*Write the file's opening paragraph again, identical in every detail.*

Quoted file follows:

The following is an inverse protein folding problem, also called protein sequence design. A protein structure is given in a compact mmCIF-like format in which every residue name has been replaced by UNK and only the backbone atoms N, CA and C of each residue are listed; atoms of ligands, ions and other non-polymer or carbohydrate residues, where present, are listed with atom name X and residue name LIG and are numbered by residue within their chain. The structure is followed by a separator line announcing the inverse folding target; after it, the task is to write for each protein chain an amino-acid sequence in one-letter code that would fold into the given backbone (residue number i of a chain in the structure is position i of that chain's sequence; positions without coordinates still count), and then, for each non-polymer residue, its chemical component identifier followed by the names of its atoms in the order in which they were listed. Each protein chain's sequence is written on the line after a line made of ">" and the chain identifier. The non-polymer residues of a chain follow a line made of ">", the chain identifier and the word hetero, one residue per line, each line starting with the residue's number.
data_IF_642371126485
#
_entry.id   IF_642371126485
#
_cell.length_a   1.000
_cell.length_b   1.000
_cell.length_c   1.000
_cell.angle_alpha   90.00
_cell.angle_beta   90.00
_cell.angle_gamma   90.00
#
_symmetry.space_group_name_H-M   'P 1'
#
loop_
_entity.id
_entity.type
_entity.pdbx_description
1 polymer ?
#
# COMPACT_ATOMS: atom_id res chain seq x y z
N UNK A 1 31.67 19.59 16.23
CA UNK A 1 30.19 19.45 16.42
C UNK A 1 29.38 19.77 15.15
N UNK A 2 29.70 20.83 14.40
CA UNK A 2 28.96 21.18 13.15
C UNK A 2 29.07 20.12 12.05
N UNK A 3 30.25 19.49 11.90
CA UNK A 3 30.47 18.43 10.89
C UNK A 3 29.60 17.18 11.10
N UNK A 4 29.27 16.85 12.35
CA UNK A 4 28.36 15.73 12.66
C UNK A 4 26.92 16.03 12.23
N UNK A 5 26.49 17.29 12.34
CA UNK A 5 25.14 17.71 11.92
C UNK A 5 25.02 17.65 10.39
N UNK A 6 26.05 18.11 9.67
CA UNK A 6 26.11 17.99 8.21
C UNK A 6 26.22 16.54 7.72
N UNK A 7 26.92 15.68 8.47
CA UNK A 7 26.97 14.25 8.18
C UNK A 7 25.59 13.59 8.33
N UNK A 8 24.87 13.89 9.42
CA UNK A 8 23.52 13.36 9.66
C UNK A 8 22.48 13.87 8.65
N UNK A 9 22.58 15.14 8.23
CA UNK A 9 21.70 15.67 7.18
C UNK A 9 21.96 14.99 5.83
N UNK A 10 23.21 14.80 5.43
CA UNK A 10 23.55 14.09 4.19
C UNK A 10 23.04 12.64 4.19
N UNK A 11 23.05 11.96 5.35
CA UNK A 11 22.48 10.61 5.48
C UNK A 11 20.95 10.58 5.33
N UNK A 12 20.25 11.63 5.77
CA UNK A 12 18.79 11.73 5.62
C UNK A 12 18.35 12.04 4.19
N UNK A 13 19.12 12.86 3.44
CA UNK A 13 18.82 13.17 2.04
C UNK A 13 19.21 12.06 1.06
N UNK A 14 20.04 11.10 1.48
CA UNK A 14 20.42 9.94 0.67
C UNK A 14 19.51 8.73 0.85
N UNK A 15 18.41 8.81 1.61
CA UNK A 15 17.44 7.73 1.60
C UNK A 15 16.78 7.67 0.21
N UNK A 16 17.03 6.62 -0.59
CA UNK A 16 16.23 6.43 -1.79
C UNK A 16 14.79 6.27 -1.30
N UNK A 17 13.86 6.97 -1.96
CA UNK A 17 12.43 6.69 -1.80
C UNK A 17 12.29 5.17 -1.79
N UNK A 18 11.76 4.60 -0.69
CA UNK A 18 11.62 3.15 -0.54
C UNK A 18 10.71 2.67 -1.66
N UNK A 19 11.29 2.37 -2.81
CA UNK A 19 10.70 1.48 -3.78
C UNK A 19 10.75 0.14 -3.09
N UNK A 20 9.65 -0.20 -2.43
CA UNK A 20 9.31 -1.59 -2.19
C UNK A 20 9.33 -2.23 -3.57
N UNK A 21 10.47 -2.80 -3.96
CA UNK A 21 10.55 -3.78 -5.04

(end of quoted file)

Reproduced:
The following is an inverse protein folding problem, also called protein sequence design. A protein structure is given in a compact mmCIF-like format in which every residue name has been replaced by UNK and only the backbone atoms N, CA and C of each residue are listed; atoms of ligands, ions and other non-polymer or carbohydrate residues, where present, are listed with atom name X and residue name LIG and are numbered by residue within their chain. The structure is followed by a separator line announcing the inverse folding target; after it, the task is to write for each protein chain an amino-acid sequence in one-letter code that would fold into the given backbone (residue number i of a chain in the structure is position i of that chain's sequence; positions without coordinates still count), and then, for each non-polymer residue, its chemical component identifier followed by the names of its atoms in the order in which they were listed. Each protein chain's sequence is written on the line after a line made of ">" and the chain identifier. The non-polymer residues of a chain follow a line made of ">", the chain identifier and the word hetero, one residue per line, each line starting with the residue's number.